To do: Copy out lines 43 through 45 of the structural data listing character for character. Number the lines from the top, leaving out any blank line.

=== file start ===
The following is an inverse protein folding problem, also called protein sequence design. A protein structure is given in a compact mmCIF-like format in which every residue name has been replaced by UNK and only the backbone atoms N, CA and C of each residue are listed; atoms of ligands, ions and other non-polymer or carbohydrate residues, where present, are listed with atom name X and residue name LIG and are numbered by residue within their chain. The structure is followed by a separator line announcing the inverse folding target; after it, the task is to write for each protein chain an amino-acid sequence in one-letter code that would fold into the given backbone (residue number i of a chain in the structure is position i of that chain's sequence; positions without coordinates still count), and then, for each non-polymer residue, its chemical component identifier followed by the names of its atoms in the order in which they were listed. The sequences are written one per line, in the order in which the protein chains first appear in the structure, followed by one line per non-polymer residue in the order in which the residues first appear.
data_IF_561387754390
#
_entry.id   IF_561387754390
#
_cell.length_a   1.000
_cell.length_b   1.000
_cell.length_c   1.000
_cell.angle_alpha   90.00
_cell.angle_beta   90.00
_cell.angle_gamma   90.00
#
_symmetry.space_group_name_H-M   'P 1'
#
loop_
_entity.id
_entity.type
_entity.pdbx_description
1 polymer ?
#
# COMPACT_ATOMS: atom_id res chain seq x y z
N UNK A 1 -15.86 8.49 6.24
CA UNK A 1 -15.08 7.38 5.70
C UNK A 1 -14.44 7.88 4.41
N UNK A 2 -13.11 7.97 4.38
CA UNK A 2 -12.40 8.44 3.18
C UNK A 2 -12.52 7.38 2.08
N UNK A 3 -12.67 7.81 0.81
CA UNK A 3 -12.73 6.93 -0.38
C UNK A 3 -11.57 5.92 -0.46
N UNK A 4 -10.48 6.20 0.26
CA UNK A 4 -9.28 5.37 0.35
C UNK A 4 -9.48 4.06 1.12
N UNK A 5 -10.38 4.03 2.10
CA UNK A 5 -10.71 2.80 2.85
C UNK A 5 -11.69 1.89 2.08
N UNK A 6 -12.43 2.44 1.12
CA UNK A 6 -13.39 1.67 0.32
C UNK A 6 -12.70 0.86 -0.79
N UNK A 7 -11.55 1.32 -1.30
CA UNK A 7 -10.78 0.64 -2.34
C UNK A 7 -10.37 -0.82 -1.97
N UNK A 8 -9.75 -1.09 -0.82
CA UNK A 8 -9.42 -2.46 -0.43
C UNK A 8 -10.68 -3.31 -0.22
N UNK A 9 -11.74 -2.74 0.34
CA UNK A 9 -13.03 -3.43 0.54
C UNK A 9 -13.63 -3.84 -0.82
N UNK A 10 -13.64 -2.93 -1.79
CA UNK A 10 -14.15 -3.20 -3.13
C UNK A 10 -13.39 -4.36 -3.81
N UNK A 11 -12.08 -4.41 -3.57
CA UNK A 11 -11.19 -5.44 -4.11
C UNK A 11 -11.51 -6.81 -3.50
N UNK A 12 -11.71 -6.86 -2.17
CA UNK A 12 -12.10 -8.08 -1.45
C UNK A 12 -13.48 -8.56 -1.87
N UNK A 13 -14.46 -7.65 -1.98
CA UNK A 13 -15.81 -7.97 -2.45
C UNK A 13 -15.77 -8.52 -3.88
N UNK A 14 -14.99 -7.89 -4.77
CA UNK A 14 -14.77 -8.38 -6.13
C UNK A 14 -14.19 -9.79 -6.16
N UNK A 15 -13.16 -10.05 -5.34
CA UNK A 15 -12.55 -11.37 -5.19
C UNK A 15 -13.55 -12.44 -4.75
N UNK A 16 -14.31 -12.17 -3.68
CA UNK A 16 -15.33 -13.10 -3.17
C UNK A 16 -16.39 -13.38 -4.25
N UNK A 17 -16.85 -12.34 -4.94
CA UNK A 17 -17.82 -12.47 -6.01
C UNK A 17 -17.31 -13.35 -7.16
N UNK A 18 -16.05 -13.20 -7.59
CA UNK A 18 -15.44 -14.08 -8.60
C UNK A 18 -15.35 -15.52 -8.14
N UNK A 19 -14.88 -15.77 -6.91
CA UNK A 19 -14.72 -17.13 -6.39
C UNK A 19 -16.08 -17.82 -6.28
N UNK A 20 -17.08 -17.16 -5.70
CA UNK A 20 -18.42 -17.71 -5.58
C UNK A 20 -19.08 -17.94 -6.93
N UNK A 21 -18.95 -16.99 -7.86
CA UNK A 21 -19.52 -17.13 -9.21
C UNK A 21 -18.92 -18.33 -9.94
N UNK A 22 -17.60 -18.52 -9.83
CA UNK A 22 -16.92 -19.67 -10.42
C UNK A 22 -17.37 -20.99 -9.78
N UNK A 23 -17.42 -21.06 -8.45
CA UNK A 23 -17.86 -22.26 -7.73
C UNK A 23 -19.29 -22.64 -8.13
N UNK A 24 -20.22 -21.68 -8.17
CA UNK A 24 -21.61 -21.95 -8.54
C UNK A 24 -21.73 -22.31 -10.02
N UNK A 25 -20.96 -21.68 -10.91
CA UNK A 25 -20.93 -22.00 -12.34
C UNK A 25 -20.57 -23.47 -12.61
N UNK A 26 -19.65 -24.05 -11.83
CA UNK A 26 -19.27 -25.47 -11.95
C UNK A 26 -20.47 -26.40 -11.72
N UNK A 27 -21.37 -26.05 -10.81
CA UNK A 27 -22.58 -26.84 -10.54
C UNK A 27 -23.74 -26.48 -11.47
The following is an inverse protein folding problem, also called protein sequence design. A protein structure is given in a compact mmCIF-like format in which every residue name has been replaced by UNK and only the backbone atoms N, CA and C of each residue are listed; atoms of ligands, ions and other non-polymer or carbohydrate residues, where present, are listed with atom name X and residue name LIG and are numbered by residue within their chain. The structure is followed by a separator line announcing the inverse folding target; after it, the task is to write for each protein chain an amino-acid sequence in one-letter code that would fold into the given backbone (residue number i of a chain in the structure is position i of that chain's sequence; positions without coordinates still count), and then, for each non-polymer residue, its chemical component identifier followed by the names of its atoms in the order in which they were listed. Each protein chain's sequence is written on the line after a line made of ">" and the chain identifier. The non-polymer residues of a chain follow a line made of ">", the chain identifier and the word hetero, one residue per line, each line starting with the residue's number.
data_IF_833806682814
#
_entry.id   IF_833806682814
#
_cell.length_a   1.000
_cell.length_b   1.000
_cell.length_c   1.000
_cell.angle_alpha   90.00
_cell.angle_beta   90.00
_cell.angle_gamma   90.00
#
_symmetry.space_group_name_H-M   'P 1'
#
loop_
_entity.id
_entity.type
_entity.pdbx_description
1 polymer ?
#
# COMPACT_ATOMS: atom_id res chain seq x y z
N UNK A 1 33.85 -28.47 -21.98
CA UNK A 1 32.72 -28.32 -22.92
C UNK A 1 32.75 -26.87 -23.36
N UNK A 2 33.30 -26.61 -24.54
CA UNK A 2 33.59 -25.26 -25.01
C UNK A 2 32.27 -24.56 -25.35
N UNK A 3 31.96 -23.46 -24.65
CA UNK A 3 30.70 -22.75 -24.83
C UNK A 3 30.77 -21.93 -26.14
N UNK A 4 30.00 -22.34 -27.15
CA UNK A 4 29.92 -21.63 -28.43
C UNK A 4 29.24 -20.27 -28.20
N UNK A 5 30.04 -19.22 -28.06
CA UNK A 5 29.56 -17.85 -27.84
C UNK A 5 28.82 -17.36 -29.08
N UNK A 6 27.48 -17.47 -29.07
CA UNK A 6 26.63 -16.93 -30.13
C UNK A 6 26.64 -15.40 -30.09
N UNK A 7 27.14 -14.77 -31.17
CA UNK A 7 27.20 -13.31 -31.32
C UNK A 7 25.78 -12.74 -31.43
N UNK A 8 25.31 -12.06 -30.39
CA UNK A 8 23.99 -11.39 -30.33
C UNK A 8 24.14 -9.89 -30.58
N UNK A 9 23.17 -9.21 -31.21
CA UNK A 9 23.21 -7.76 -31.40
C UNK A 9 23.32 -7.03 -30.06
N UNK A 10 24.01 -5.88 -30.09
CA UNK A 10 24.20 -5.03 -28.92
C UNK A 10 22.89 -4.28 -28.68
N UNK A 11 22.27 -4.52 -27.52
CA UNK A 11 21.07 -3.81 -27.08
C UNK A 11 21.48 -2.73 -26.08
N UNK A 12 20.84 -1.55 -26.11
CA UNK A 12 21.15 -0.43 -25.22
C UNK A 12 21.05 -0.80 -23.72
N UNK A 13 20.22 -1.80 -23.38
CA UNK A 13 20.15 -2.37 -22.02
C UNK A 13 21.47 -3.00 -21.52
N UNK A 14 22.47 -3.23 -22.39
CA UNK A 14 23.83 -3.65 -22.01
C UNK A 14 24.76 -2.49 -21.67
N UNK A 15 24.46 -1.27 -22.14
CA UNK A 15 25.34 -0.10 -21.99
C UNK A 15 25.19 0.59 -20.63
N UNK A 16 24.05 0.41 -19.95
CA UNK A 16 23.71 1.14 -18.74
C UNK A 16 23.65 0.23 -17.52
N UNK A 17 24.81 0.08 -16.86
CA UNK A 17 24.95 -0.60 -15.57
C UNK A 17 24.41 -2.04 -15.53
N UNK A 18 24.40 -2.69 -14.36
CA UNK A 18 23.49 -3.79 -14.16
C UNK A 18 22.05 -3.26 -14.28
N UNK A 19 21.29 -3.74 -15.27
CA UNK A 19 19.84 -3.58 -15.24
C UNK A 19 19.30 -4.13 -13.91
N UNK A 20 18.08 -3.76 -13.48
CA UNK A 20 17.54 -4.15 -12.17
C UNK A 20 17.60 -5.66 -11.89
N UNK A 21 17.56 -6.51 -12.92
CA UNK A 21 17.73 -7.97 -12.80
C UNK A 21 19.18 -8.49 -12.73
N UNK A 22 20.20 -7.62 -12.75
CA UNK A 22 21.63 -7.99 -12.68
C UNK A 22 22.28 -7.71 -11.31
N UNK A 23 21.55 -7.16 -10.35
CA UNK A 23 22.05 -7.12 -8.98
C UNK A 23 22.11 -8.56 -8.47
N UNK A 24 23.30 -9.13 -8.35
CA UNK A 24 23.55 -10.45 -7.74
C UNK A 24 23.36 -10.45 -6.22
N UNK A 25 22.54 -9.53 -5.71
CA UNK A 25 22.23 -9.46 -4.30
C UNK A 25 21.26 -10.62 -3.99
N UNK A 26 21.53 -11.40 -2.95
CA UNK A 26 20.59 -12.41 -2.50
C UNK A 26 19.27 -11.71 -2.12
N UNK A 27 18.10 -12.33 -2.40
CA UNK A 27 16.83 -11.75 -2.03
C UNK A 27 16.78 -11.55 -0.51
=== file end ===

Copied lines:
N UNK A 8 -9.75 -1.09 -0.82
CA UNK A 8 -9.42 -2.46 -0.43
C UNK A 8 -10.68 -3.31 -0.22